Biography for Kids: Mikhail Gorbachev
The family, which included older son Neil Reagan (), resided in an . a diplomatic relationship with the reform-minded Mikhail Gorbachev (). Mikhail Sergeyevich Gorbachev (born 2 March ) is a Russian and formerly Soviet He was widely praised in the West for his pivotal role in ending the Cold War, After the war, Gorbachev's parents had their second son, Aleksandr, in ; .. The US's rejection of the Gorbachev proposal, particularly Reagan's. Meeting in Geneva, President Ronald Reagan and Soviet leader Mikhail signal of his desire to obtain better relations with the United States so that he could . the first public allegations of sexual misconduct with a minor child were aired.
The Raisa and Mikhail show, however, was bitterly resented at home. He was betraying the revolution; she was pilloried for being vain and extravagant. A secret video was supposedly shot of Raisa using an American Express Gold Card to buy a pair of Cartier earrings while on an official visit to London.
Mikhail was digging into the murky Soviet past and unsettling the Communist party apparatchiks; Raisa turned up to visit victims of the Armenian earthquake dressed in fox furs as if she was going to a first night at the Bolshoi. As Mikhail's reforms became mired in Kremlin infighting and failed to boost the Soviet economy, Raisa was accused of creating a cult of personality and interfering in political decisions.
When an attempted coup failed to unseat Mikhail in Augustthe west sympathised with the ailing Raisa, who had apparently suffered a minor stroke while imprisoned in the Crimea. In contrast, the Soviets thought that the First Lady they never wanted had got her just deserts. Only in the final months of her life, as she battled with leukaemia in a German hospital, her husband constantly at her bedside, did the Russian people finally show sympathy to Raisa, the wife of the last, and possibly most hated, leader of the Soviet Union.
While her husband was in power, Raisa discouraged any probing into her past.
She refused to release biographical details or personal photographs to the press, and, contrary to the spirit of glasnost, banned a book of Raisa jokes from being published. It was a mistake which encouraged damaging rumours. Her enemies claimed she was Jewish or a Tartar; there were even suggestions that she had slept with Leonid Brezhnev in an effort to promote her husband's career.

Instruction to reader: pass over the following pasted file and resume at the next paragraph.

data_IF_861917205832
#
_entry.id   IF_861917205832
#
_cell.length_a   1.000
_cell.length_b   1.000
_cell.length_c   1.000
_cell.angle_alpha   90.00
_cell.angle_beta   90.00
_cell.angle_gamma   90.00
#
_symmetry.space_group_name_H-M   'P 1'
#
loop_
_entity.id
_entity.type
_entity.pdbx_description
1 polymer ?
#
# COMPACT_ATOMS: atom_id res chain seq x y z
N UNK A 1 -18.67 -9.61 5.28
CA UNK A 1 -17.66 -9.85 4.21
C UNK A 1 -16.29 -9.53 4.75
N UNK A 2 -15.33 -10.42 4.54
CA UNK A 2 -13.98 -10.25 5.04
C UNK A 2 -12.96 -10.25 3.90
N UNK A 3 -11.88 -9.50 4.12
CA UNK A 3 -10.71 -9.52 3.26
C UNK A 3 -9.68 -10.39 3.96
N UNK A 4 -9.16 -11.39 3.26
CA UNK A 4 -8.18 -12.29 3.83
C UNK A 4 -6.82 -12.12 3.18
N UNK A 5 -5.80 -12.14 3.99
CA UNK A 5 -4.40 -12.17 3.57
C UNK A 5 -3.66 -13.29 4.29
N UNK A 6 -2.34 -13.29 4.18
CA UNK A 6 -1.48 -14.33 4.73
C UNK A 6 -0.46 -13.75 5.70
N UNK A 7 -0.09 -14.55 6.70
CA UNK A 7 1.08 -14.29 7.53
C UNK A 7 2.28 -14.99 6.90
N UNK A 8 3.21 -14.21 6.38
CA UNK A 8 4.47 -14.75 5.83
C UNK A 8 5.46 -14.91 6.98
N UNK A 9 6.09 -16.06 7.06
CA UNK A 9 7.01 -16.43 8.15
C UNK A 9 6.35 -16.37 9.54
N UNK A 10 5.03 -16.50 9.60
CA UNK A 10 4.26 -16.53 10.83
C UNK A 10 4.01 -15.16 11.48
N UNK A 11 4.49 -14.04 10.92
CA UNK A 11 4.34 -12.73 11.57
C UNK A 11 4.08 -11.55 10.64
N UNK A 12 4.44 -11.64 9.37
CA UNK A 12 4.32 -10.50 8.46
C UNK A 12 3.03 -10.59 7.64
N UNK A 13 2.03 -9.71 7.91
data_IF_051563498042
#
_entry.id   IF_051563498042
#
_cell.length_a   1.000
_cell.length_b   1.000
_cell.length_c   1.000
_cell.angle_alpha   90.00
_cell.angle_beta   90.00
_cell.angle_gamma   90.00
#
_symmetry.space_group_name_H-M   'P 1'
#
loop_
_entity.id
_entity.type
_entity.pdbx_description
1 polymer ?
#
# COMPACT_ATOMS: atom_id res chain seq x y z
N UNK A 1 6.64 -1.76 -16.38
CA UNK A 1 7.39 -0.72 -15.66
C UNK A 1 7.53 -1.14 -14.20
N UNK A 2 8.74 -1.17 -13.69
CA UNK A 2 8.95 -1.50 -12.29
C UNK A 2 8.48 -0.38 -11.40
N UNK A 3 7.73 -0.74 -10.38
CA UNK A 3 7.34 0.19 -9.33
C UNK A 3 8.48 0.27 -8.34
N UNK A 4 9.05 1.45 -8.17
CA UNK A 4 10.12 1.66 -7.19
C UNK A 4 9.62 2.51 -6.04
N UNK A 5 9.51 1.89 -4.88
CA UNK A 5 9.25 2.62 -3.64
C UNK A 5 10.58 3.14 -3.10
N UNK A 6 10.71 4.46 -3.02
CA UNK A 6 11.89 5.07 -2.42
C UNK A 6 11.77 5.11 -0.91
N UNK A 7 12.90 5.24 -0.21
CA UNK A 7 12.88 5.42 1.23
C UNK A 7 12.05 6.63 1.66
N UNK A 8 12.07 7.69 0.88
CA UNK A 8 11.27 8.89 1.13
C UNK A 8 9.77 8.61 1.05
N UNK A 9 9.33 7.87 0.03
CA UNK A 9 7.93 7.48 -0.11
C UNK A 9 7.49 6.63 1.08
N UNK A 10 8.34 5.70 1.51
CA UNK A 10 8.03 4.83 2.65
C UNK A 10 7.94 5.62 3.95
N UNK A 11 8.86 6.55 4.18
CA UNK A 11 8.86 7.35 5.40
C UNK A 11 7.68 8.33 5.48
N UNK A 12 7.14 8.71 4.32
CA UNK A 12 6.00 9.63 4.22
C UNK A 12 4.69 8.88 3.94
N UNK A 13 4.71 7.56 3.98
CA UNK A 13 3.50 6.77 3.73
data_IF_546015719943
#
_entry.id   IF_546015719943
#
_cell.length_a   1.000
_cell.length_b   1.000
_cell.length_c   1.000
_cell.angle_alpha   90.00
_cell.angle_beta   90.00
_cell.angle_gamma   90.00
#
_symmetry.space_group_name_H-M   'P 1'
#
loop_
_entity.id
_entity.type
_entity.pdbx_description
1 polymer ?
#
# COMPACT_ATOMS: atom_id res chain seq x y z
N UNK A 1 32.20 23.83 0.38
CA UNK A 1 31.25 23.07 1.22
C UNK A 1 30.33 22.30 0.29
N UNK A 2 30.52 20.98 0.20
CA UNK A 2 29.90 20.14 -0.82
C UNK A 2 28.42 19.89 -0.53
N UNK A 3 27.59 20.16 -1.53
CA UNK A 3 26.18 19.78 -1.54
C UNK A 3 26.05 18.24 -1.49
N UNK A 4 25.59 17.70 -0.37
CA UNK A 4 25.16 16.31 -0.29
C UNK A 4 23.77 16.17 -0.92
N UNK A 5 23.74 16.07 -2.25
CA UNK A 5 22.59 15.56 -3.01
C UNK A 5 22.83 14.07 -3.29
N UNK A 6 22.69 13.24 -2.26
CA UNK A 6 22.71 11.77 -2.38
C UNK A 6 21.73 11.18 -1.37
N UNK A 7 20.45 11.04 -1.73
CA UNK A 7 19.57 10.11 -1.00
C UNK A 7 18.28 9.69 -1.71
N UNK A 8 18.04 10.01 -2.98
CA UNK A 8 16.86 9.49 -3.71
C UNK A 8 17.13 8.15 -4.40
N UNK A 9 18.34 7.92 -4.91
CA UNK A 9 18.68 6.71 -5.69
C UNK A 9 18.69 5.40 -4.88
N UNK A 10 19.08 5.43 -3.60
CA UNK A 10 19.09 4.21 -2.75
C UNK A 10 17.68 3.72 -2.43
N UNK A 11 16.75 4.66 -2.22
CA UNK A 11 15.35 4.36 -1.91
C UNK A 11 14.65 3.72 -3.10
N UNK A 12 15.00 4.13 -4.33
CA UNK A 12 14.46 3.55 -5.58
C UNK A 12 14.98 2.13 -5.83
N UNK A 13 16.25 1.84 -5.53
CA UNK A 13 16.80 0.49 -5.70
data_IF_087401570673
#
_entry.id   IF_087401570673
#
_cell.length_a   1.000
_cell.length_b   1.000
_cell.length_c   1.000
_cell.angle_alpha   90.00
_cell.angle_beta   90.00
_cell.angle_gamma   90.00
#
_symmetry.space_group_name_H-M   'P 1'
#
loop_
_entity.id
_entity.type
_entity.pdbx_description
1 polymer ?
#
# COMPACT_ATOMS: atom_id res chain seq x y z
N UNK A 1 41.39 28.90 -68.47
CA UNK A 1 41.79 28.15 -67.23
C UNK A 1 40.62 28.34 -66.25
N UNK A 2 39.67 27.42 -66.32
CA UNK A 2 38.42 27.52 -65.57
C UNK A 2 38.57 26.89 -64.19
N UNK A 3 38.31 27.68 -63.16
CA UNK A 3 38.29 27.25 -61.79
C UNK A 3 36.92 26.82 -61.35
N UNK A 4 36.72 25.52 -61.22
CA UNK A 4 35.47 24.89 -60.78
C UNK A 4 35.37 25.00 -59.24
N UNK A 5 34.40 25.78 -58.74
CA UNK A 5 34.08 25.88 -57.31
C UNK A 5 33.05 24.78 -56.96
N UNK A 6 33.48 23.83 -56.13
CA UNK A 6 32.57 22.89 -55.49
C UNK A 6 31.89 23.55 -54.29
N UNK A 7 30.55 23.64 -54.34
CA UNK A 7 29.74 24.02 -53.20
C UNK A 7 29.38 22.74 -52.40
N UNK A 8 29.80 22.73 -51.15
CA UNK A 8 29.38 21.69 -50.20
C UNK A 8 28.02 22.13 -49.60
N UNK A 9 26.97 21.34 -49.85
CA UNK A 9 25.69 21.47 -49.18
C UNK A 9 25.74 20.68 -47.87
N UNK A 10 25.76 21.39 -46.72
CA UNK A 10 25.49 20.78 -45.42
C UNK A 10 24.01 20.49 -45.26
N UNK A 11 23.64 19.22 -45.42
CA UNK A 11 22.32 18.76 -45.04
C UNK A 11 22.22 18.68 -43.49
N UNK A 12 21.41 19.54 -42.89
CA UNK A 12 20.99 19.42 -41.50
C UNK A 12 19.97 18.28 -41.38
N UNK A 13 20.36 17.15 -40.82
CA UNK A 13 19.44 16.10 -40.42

There were other, more sympathetic, stories - one of which claimed that Raisa's father was a prominent Ukrainian expert on collectivisation, who had fallen foul of Stalin during the s and spent much of the next 20 years in the Gulag. Yet, although it was true that her family had been denounced as kulaks rich peasants under Stalin, and her grandfather's property had been confiscated, Raisa experienced a relatively normal childhood in the pre-war Soviet Union.
Raisa Maksimovna Titorenko was born in a village in western Siberia.
Her mother was a peasant, illiterate until her 20s; her father was a railway worker who had moved from the Ukraine to work on railway construction in the Altai region. Raisa, their first child, was christened in the Orthodox faith but grew up into the model Soviet schoolgirl. The family moved frequently around the Urals region, but she graduated from secondary school with a gold medal, which allowed her automatic entry to any institute of higher education.
Inshe chose to study philosophy at Moscow State University. Two years later, Raisa met a young law student, Mikhail Gorbachev, at a student club. In his memoirs he describes being bowled over by meeting his "destiny", but Raisa was unimpressed, almost indifferent to the Komsomol young communist activist from Stavropol, in south-west Russia, who was a year behind her at university.
Talking "to" People, Not "About" Them
Mikhail spent two months trying to win her attention. In Decemberhe finally managed to walk her home.
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- Mikhail Gorbachev
Raisa tried to end their burgeoning romance, hinting at an unhappy relationship which had recently ended, but Mikhail persisted and on September 25,they were married. The wedding celebrations took place six weeks later on November 7, the 34th anniversary of the Bolshevik revolution.